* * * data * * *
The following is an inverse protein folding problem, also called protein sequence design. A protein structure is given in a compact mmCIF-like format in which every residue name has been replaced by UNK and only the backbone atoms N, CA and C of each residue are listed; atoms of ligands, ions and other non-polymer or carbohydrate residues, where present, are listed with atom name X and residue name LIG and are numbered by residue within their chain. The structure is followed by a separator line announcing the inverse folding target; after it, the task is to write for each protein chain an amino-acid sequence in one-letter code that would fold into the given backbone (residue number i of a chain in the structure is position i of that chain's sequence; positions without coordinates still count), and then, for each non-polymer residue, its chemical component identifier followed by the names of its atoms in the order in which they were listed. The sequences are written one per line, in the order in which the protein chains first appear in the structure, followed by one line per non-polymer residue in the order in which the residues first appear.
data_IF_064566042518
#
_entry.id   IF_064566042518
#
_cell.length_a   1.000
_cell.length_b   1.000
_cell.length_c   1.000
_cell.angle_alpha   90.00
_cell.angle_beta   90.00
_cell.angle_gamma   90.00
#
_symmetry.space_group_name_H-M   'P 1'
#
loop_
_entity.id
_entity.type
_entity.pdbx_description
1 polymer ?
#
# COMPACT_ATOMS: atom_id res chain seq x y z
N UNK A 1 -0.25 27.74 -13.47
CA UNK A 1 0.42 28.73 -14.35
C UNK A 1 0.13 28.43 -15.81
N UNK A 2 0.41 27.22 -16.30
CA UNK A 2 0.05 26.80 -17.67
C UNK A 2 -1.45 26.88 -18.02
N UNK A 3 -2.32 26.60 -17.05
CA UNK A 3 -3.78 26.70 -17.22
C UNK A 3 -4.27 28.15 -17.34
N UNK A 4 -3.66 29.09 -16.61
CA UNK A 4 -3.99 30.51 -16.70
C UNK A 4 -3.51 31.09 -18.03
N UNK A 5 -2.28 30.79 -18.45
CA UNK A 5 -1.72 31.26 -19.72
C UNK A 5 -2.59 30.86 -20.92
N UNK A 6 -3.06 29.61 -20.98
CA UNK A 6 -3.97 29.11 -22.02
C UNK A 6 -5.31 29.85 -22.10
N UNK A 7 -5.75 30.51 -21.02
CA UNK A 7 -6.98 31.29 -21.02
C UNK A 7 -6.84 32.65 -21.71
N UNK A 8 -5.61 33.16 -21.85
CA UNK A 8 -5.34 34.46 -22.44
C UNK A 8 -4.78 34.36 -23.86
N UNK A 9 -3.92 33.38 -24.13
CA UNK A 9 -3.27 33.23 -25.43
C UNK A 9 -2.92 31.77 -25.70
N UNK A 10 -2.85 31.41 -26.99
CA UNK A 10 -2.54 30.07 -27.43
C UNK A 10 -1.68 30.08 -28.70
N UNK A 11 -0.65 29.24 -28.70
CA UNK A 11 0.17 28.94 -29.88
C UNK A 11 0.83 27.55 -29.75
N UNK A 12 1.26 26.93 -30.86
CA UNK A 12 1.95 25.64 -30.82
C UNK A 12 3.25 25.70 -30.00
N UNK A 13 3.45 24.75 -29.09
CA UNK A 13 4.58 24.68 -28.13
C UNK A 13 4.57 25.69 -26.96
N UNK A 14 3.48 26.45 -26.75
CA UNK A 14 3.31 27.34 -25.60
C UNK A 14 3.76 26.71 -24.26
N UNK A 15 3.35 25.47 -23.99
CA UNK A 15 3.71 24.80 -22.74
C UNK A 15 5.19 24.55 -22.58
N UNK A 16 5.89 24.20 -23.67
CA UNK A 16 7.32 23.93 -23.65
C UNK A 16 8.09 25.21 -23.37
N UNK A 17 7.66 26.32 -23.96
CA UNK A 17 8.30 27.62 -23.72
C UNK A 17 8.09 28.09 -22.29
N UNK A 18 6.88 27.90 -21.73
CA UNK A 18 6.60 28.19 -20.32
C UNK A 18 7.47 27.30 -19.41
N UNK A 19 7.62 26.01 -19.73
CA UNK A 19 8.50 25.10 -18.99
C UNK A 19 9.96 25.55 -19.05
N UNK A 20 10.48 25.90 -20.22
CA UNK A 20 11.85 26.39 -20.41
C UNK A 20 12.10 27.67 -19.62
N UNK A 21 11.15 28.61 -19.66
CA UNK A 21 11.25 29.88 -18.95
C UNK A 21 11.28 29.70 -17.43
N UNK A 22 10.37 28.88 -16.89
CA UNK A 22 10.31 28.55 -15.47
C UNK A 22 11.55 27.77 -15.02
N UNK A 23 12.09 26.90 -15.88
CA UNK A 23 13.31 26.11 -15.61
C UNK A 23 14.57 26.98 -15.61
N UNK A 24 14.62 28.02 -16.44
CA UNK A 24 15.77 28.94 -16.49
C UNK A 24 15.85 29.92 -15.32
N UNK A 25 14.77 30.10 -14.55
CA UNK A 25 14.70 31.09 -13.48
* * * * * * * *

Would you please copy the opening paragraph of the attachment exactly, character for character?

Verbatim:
The following is an inverse protein folding problem, also called protein sequence design. A protein structure is given in a compact mmCIF-like format in which every residue name has been replaced by UNK and only the backbone atoms N, CA and C of each residue are listed; atoms of ligands, ions and other non-polymer or carbohydrate residues, where present, are listed with atom name X and residue name LIG and are numbered by residue within their chain. The structure is followed by a separator line announcing the inverse folding target; after it, the task is to write for each protein chain an amino-acid sequence in one-letter code that would fold into the given backbone (residue number i of a chain in the structure is position i of that chain's sequence; positions without coordinates still count), and then, for each non-polymer residue, its chemical component identifier followed by the names of its atoms in the order in which they were listed. The sequences are written one per line, in the order in which the protein chains first appear in the structure, followed by one line per non-polymer residue in the order in which the residues first appear.